Credit: DARPA / Wikipedia
Zoomdata delivers a visual analytics solution. What that means in language understandable to the real world is that Zoomdata enables organizations to consume their data, formerly available in spreadsheets and incomprehensible feeds and streams, in a visual way. Zoomdata joins a number of other products, both pure-play and component part of broader platforms, in helping organizations understand data through visualizations. While visualizations are incredibly valuable, I always bristle a little bit when visualization vendors claim their product is analytic in nature. Analytic always meant something very different from simply drawing pretty pictures, and vendors applying the term to visualizations do little to make things clear for customers.
Anyway, that little bugbear aside, Zoomdata brings together disparate data sources - both modern and legacy - and blends them into a single unified database which can run on-premises, in the cloud, or embedded within an application. The company serves the enterprise and has customers such as Cisco, Deloitte, and Markerstudy. Zoomdata is also covering its bases in terms of industry partnerships - its cloud product runs on Amazon, CenturyLink, Cisco, DataBricks, Google and Microsoft Azure cloud platforms, and it has existing partnerships with Cisco, Cloudera, Hortonworks, IBM and Microsoft, among others.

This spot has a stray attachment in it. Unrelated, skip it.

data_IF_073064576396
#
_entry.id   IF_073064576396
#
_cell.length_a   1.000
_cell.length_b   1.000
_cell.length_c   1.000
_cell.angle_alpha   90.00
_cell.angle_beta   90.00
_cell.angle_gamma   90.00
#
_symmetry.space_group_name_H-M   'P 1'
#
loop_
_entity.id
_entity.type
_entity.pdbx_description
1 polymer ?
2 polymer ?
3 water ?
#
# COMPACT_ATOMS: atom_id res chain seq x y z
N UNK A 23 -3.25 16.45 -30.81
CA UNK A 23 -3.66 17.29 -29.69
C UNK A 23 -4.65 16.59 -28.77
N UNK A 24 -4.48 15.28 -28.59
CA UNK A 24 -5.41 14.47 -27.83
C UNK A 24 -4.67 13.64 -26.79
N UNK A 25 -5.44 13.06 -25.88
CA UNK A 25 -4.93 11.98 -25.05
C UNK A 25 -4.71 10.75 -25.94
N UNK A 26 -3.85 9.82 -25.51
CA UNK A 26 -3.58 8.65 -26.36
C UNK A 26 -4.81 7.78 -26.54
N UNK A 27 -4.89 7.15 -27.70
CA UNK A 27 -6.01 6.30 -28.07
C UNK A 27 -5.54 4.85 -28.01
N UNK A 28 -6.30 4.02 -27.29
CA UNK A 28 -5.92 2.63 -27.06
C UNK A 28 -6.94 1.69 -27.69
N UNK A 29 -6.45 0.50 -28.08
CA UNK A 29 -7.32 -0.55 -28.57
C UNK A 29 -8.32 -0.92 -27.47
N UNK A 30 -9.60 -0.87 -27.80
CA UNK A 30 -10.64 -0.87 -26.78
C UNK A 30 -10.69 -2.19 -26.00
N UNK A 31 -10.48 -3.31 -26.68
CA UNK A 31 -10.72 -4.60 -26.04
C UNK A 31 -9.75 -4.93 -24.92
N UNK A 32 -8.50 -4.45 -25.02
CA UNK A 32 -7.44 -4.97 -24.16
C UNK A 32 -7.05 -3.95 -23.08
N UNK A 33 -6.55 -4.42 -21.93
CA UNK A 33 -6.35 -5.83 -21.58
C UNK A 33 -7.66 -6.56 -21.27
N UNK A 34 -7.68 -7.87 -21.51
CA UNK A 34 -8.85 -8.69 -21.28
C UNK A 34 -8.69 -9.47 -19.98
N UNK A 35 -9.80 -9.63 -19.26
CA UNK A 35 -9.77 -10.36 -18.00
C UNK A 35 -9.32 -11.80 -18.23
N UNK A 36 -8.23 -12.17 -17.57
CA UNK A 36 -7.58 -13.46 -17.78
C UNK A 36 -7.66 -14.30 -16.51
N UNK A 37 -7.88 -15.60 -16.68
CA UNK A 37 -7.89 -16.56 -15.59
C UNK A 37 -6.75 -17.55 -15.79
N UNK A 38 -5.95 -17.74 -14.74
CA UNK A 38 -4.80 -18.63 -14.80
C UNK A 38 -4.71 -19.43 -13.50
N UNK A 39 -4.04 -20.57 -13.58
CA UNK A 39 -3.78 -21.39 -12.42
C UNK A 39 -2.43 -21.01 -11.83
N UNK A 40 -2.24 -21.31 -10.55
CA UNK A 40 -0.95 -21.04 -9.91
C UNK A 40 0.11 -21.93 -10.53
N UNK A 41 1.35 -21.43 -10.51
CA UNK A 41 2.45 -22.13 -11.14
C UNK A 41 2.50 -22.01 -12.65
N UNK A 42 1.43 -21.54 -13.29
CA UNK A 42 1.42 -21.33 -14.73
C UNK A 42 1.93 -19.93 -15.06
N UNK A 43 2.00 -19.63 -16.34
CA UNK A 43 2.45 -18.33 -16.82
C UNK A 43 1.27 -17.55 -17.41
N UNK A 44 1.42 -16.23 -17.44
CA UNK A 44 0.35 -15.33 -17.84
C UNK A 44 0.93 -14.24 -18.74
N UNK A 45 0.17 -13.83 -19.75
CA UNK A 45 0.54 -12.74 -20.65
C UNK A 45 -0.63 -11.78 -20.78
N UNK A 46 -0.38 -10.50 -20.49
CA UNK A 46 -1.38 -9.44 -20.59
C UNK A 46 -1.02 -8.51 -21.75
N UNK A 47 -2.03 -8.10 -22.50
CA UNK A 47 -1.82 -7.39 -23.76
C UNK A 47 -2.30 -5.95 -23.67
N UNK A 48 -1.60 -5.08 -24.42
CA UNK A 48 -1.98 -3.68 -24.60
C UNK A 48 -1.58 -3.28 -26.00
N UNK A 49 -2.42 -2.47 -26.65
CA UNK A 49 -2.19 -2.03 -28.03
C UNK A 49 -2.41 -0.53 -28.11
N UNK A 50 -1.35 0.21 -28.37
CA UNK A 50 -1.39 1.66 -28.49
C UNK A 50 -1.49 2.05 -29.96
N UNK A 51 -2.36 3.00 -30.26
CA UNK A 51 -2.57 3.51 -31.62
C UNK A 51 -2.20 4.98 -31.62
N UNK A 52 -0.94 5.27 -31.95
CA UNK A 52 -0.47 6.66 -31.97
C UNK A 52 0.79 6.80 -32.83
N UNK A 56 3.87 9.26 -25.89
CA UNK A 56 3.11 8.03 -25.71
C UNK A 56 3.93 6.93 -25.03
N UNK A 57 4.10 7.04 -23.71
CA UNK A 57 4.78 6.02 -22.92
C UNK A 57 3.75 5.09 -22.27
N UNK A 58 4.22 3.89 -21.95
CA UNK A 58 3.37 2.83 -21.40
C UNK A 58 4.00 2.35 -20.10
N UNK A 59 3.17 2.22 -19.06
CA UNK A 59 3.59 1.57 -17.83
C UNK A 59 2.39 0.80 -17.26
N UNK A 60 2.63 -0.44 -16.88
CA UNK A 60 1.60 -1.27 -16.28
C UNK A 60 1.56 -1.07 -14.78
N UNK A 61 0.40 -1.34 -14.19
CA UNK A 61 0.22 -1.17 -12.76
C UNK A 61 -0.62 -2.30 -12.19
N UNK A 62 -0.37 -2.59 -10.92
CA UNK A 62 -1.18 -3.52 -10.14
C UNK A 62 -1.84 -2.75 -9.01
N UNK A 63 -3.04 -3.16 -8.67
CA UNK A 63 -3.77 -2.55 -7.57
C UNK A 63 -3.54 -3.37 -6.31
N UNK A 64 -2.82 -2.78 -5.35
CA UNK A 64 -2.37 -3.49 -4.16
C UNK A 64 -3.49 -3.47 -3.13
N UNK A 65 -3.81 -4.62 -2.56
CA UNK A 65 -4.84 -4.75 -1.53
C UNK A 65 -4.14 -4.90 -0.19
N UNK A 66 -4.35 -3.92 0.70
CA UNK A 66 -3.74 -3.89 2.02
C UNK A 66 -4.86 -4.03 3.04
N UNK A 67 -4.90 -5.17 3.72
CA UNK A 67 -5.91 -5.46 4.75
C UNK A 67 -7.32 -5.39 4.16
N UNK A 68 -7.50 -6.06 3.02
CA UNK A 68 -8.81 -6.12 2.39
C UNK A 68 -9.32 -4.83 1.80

The company is today bucking the trend of funding shortfalls for early-stage companies and announcing a $25 million raise led by none other than Goldman Sachs. Alongside GS (or its Principal Strategic Investments Group), Comcast Ventures is joining in and previous investors Accel, Columbus Nova Technology Partners, and NEA also participated in the round.
This raise takes Zoomdata's total funding to just shy of $50 million to date - not bad for a company that was only launched in 2012. All of this is, of course, occurring under the cloud of a rapidly changing venture funding environment. That Zoomdata got this round away is a testament to how it is executing in the marketplace. Its challenge now is to hunker down and work out how to make that $25 million last as long as possible - predictions that the funding spigot will be turned off for all early-stage companies in the near future have increasingly made companies think about bigger existential moves.
One only hopes that Zoomdata avoids putting its newfound lucre into frivolous marketing spend, but rather thinks about smart expenditure and delivering real revenue growth.
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